Make laundry day more eco-friendly

Protecting the planet is a goal for many people. Such a goal may seem like it should require a Herculean effort, but oftentimes the smallest and simplest efforts to protect the planet can have profound, long-lasting impacts.

Laundry is a chore few people may look forward to, but one everyone must do. Though doing laundry is typically a mundane task, it also can be wasteful. Men and women may be unknowingly wasting energy and water when doing their laundry. Fortunately, correcting such mistakes and making laundry day more eco-friendly is a simple and effective way to do one’s part in protecting the planet.

  •  Only wash full loads. Washing clothes only when there’s a full load is more efficient than washing half- or almost-full loads. Washing machines consume potentially substantial amounts of energy, so washing only full loads will cut back the amount of energy wasted when machines are used to clean smaller loads. If you must wash small loads, be sure to use the appropriate water-level setting.
  •  Clean lint traps after each load. Lint traps catch lint from clothing so newly cleaned clothes look as good as possible. To ensure clothes dryers are running at peak capacity and not wasting energy, clean the lint traps after each load.
  •  Air dry clothes when possible. The U.S. Department of Energy notes that clothing manufacturers often recommend that certain fabrics be air-dried instead of dried in clothes dryers. But men and women can still air-dry clothes made from fabrics that are dryer-friendly, and doing so greatly reduces the energy consumed on laundry day.
  •  Use the right detergent. Washing clothes in front-loading washing machines or high-efficiency top-loading machines is more eco-friendly, as such machines use less water than more traditional washers. The American Cleaning Institute notes that detergents designed specifically for high-efficiency machines can ensure clothes are well-cleaned.
  •  Separate certain items when drying clothes. Blue jeans and bath towels can take a long time to dry. When included among cotton T-shirts and other lightweight fabrics, jeans and towels can make it harder for these items to dry. This compels men and women to run their dryers for longer periods of time, thereby consuming more energy. Separate items when drying so lightweight clothing can dry as quickly as possible. If necessary, air-dry stubborn towels and jeans after drying them for a little while in the dryer.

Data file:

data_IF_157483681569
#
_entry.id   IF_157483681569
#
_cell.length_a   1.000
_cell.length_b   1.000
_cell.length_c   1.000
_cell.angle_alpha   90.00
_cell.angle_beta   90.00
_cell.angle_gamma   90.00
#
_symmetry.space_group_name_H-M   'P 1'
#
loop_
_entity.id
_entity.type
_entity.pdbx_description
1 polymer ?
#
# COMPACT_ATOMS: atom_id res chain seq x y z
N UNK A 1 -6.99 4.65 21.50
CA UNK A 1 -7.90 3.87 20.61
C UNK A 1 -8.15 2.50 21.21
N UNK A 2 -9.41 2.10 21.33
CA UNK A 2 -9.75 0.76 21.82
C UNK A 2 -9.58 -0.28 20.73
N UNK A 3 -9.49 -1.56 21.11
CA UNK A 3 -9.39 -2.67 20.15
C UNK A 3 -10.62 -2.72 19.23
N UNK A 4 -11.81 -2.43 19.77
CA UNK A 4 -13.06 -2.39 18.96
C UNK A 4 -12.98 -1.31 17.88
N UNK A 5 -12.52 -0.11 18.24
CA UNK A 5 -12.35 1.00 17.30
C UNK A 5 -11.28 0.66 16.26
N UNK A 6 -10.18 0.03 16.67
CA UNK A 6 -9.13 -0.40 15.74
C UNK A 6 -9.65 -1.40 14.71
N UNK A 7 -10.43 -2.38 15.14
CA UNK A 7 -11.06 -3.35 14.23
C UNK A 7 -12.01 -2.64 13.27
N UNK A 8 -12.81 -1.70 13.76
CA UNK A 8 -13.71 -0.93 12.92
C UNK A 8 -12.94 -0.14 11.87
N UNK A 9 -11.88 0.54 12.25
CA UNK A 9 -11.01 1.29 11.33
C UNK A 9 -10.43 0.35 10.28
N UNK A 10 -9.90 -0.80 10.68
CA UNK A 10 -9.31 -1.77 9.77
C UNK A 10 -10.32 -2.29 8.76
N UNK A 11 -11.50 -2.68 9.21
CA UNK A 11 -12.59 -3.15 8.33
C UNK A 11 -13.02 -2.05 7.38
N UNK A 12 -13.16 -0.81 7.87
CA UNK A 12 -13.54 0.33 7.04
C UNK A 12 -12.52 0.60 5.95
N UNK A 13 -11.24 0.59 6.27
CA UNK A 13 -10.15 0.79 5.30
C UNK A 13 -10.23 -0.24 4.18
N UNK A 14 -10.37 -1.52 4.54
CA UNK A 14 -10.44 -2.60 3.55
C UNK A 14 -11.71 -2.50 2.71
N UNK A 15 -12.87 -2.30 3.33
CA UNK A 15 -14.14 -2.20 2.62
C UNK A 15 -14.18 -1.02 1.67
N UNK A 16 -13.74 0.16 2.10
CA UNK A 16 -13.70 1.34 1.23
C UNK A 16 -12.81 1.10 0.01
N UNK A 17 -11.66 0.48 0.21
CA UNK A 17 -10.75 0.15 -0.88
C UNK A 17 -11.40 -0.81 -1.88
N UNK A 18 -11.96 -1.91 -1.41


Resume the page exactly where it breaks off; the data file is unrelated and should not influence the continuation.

Doing laundry might not be the most engaging chore, but it can be eco-friendly.

 

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3 Responses to Make laundry day more eco-friendly

  1. explorashann says:

    Great ideas! I just did research on the amount of electricity we use on a daily basis and it showed doing laundry being one of the highest! This week I will be posting anew blog on “what is your carbon footprint?” You should check it out and take the quiz to see your results. This post is very helpful, thank you!

    Like

  2. Great post! I’d love to air dry but in the rainy PNW it isn’t an option. I just made dryer balls though and hoping it cuts dryer time! Here’s how if you are interested: https://botanicalalchemyandapothecary.com/cleaner-and-greener-laundry

    Like

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